I didn’t even realize it. In our modern world, it just creeps up on you, you know. I’m talking about busy-ness. Before you know it, you are taking on more juicy projects on top of your already full workload, signing your kids up for more and more activities, volunteering at school and in the community, pledging to cook healthy meals and exercise, and on and on. Then you have to make it all work. You have the entire day planned completely back to back. You have to make cuts. Drive time between events starts to seem frivolous, so you snip and cut to make everything fit into the day. And things like getting your hair cut is pretty low on the list. But you resolve to yourself that that’s the way it is.
Several months ago, I had to travel for work. My hair was a wreck, so I squeezed in getting my haircut during the day. The appointment was going to be tight, but I was pretty sure I could drive to downtown Portland and get back to my office for a meeting right after. In reality, the drive and the appointment both took longer than I thought they would. It’s a good thing I have a car with some guts! I broke out of the downtown traffic and the road opened up. I hit the pedal and I was going 45 MPH…55 MPH…65 MPH… I would make it back to my meeting on time, with good hair. Hooray!
You know what happened next. As I was checking out my new doo in the mirror I saw red lights flashing. Yes, I got pulled over by a state police officer. I received a big fat traffic citation and a stern, “In the future, please slow down, ma’am.” I sat there miserable on the side of the road after the police officer drove away. Was all of this rushing around worth breaking the law? I made a resolution to get rid of my fast car and pare down my insane schedule. He was right – I needed to slow down.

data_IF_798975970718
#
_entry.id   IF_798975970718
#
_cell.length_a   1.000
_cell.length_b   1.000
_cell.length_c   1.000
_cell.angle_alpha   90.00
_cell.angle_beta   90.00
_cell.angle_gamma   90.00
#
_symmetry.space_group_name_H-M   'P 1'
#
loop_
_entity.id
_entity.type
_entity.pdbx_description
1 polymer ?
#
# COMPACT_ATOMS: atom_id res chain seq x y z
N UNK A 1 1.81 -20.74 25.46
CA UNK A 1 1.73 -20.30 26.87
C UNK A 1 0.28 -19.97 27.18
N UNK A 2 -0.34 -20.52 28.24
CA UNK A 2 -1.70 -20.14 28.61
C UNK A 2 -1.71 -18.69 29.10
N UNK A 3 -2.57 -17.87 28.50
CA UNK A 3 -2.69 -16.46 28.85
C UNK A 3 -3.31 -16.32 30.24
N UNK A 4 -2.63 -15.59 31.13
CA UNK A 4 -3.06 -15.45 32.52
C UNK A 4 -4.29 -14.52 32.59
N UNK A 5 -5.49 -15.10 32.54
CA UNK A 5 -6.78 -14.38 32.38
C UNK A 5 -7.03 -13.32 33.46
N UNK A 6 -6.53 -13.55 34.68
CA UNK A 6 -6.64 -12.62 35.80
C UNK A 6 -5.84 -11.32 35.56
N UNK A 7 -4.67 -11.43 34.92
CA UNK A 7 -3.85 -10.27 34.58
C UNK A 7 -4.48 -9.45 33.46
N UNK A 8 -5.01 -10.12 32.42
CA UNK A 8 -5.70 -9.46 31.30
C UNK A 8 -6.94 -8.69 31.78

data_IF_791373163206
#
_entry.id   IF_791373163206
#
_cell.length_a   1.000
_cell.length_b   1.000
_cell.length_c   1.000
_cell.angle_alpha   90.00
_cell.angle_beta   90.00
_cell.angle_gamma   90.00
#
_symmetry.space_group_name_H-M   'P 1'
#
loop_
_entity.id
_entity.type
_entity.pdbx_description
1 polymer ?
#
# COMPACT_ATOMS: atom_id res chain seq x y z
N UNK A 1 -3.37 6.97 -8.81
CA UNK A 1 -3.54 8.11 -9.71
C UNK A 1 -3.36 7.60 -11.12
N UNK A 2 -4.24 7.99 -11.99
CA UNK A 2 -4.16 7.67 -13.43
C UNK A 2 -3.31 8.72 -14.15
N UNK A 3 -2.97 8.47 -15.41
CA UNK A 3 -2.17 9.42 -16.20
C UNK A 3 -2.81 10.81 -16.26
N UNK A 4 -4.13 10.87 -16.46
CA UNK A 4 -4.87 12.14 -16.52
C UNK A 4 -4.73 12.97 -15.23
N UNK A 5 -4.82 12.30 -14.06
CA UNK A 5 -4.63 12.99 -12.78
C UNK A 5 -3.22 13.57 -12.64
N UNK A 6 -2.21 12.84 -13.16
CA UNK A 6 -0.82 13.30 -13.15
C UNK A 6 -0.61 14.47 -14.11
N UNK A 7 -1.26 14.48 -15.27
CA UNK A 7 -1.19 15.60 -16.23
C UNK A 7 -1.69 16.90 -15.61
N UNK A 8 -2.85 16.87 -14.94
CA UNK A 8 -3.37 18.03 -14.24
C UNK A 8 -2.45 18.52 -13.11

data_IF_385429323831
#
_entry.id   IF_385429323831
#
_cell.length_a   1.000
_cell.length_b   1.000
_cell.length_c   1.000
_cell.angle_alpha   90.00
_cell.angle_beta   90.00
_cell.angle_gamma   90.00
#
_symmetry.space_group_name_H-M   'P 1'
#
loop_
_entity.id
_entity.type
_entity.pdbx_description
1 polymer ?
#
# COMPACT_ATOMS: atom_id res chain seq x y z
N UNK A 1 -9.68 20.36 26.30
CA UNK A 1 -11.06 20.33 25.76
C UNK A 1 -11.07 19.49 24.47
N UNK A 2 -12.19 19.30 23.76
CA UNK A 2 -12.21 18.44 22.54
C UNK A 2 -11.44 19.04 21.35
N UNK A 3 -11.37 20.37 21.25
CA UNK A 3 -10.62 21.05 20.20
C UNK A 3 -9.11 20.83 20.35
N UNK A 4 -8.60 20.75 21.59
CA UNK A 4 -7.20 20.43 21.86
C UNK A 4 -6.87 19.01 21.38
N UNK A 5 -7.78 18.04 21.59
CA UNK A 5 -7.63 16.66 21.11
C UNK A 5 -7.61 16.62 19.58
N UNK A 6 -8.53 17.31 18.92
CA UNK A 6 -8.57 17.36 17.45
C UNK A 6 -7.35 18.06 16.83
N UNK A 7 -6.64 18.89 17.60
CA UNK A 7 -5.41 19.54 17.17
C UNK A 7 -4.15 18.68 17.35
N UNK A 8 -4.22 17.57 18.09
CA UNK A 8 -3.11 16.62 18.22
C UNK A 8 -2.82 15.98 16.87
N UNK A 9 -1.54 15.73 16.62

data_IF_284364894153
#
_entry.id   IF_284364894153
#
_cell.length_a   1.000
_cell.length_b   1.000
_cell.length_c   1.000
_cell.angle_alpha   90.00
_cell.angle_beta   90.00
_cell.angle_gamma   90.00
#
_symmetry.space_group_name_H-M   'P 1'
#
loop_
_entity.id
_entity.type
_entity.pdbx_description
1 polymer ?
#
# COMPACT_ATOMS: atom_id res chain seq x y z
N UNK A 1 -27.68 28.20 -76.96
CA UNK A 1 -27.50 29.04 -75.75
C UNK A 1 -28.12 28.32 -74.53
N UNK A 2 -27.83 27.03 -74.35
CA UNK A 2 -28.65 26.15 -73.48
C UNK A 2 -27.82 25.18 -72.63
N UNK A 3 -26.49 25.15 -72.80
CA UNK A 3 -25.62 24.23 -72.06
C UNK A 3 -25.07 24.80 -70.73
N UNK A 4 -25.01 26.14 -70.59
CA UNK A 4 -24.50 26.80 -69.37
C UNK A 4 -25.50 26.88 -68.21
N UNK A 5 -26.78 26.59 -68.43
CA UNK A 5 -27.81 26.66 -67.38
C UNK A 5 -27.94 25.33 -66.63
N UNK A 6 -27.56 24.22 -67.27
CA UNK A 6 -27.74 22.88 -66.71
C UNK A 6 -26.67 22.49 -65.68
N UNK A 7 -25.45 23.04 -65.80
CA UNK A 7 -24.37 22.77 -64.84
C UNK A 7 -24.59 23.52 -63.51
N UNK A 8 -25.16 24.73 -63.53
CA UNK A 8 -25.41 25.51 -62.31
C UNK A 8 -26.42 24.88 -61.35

I am not alone. Most professional moms I know are overly busy. This article from last summer coined this the “busy trap.”
It’s almost always people whose lamented busyness is purely self-imposed: work and obligations they’ve taken on voluntarily, classes and activities they’ve “encouraged” their kids to participate in. They’re busy because of their own ambition or drive or anxiety, because they’re addicted to busyness and dread what they might have to face in its absence.
From the ‘Busy’ Trap by TIM KREIDER
The traffic citation made me realize that I’m overscheduling my daughter, having too high of expectations for my husband’s workload around the house, and making myself nuts. Now, the fast car is for sale. My daughter is dropping one sport, and I’m going to prioritize things that truly add value to my life and my family. And at work, my focus is now squarely on the business (the stuff that matters), not the busyness. “Business not Busyness” is my new law. One I don’t want to break.
Occasionally we do get wound up. If you find yourself running with your “hair on fire” and breaking your own speed limit, please give yourself a citation. Tell yourself, “Slow down ma’am.”